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Ontario Place: How about an integrated park district?

By July 2, 2019 No Comments
Photo of cinesphere at Ontario Place with CN Tower in background

Accomplished city builder, CBI co-founder and author Ken Greenberg is a member of volunteer-run Ontario Place for All, an advocacy group fighting for the preservation of Ontario Place as a public space as it’s under threat of privatization. He has written about the potential of Ontario Place to evolve into a “Park of the 21st Century.” We caught up with Ken to learn more about this vision, and why people should join Ontario Place for All in its campaign.

CBI: Why is the future of Ontario Place important?

Ken Greenberg: As we all know, we are experiencing unprecedented growth in Toronto, and we’re running out of options for public spaces downtown. Ontario Place — ideally, combined with Exhibition Place — is an enormous resource that we can’t let go to waste. With a little design ingenuity, and not a high cost, Ontario Place could be made part of an accessible park district that serves both the growing populations of residents down near the water, and people across the city — not to mention visitors from across Ontario and elsewhere, in keeping with the original vision for the project. 

CBI: How would you do this?

Ken Greenberg: It’s an expansive, great place on the water, and it’s surrounded by all these new, dense neighbourhoods, like Liberty Village and Cityplace. And yet it’s not easy to get to, and it’s not linked to nearby public spaces such as The Bentway, or venues like musical stages or stadiums.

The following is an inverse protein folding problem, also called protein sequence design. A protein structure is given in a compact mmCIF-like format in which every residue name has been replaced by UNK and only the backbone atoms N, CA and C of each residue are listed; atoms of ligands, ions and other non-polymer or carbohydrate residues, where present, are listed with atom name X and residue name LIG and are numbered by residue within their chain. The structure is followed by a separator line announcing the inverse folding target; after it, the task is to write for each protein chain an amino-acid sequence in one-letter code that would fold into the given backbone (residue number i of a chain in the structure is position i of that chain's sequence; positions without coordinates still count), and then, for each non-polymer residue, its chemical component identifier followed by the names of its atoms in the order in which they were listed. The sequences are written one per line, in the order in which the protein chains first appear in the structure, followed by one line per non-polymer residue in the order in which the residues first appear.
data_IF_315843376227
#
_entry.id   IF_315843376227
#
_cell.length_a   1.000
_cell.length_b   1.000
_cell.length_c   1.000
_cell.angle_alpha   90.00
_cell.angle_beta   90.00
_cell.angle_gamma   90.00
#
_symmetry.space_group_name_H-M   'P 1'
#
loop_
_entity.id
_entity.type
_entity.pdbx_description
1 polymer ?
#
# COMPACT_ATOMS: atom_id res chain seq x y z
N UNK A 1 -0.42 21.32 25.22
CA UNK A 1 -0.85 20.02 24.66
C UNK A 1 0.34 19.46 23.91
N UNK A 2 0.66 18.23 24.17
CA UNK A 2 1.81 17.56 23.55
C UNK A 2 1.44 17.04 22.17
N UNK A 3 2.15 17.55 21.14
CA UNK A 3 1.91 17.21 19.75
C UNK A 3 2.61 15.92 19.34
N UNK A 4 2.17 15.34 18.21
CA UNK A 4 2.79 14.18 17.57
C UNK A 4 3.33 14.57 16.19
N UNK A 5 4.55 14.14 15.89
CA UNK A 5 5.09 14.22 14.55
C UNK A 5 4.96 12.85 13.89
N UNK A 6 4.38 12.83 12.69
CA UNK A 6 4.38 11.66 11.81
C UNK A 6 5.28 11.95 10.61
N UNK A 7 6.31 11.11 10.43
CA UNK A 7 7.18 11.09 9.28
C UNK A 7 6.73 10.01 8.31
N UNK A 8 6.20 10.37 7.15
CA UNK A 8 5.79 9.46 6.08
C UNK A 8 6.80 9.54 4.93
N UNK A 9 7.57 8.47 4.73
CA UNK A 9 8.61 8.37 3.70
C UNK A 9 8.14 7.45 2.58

But fixing the separations and barriers in the area is not hard. We’ve already got new transit coming into the area, and with a few other ideas — maybe a shuttle, new bike paths, a land bridge over Lakeshore, even water-borne transportation across the waterfront — Ontario Place could be combined with surrounding attractions to be an intuitive, comfortable and easy to navigate public space.

Surely people can embrace this idea, and see that it serves the public interest better as park space than Ontario Place being turned into a privatized enclave.

CBI: What motivates you to save Ontario Place?

Ken Greenberg: Like my fellow members in Ontario Place for All, I feel a passionate connection to Ontario Place that goes way back — as we’re discovering many citizens do too. I still remember the original project and its goals, so I feel a somewhat proprietary interest in maintaining it as a space for all. But I’m also motivated by the potential of Trillium Park, which is spectacular, the wonderful legacy and heritage left for us by architect Eberhard Zeidler and landscape architect Michael Hough, and for Ontario Place to become part of an interconnected network of public spaces in the area.

CBI: What can Ontarians and Torontonians do?

Ken Greenberg: Ontario Place for All is a very active group made up entirely of volunteers, and there are many ways to get involved with its activities. The next item on the agenda is our fundraiser on July 8, which involves an evening conversation with John H. Alschuler, Chairman of HR&A Advisors, a New York City firm dedicated to improving life for urban citizens. If anyone knows about creating new urban landscapes and institutions to benefit communities, it’s him. It will be a great night!

Photo of outdoor pavilion at Trillium Park

Trillium Park Pavilion by Alex Laney. Source: Wikipedia. Creative Commons license.